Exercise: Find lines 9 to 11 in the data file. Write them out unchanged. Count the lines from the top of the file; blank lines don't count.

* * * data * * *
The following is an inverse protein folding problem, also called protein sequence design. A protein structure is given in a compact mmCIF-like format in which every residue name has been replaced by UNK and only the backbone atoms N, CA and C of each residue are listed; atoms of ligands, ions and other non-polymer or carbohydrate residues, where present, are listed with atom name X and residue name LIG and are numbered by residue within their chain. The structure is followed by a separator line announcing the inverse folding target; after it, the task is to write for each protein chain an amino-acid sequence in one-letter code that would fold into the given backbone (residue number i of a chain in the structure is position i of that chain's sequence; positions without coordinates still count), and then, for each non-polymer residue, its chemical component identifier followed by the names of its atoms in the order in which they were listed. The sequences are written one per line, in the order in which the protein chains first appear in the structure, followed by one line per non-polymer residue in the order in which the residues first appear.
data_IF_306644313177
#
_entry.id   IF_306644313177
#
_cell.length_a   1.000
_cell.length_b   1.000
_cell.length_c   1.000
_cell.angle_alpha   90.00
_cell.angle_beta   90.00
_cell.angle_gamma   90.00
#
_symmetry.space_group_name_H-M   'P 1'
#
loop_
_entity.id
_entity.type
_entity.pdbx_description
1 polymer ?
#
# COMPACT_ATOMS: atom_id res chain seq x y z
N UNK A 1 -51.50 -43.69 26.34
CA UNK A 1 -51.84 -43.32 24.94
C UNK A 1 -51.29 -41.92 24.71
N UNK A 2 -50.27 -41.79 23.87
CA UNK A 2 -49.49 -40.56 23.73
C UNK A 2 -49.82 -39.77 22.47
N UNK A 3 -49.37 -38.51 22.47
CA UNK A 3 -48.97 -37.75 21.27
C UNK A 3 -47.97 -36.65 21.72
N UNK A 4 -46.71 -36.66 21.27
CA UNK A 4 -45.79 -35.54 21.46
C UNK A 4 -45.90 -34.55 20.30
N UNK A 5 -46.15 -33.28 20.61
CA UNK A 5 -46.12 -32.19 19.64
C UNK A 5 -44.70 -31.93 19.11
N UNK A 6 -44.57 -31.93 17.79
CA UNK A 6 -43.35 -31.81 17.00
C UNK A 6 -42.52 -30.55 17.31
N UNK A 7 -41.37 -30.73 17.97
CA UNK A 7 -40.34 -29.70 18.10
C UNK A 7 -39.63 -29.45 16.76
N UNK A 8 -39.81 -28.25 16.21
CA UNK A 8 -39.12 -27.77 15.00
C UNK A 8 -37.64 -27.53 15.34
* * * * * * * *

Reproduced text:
_cell.angle_alpha   90.00
_cell.angle_beta   90.00
_cell.angle_gamma   90.00